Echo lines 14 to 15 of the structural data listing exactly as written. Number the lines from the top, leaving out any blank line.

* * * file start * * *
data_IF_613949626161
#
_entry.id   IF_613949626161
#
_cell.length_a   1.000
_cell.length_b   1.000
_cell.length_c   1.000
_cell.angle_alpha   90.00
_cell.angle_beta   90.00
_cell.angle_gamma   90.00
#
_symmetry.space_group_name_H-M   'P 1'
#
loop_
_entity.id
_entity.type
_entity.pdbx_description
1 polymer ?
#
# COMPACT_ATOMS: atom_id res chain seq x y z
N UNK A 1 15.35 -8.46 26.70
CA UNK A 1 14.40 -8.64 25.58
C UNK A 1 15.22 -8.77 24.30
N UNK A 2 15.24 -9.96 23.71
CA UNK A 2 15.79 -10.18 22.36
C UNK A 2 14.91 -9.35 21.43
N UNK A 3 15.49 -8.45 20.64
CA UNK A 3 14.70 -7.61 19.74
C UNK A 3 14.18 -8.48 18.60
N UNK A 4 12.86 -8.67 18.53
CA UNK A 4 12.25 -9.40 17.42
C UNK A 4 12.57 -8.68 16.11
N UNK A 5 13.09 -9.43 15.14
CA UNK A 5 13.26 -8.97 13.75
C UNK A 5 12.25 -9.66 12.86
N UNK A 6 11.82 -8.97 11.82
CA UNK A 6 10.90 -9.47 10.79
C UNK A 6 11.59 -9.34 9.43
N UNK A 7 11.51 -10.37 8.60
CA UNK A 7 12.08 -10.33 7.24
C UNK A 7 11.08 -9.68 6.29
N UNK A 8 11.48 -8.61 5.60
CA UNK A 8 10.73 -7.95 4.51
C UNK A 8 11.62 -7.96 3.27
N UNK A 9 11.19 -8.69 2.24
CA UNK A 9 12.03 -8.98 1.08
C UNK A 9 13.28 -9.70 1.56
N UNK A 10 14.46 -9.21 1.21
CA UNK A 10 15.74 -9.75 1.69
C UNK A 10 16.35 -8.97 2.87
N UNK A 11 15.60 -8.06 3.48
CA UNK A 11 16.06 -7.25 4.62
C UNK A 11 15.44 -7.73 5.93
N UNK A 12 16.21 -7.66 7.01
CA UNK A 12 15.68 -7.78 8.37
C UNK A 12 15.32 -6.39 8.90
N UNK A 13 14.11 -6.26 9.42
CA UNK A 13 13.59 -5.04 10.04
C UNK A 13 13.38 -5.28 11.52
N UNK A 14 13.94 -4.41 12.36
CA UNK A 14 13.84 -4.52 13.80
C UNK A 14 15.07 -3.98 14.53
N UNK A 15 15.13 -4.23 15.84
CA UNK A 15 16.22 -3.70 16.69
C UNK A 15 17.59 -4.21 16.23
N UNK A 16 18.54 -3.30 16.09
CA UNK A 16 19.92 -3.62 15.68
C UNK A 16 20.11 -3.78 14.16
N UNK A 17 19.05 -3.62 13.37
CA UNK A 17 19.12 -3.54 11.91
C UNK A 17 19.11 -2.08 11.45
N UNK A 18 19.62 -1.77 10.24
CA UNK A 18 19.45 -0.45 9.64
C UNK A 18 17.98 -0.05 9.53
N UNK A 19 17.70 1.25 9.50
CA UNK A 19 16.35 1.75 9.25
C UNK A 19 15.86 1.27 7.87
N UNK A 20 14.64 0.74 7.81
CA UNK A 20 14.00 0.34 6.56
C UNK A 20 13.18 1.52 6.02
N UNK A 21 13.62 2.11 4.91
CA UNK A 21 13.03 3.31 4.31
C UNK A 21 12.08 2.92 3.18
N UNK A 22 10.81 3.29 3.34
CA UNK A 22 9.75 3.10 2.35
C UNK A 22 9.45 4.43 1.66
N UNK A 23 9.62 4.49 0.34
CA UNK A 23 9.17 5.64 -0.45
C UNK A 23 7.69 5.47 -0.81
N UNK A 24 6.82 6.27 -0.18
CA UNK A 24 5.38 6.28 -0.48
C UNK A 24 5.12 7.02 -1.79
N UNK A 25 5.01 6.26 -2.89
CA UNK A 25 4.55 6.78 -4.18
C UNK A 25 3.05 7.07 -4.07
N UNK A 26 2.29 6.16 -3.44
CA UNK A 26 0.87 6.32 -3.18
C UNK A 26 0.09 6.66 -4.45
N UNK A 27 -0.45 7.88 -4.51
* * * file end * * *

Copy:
loop_
_entity.id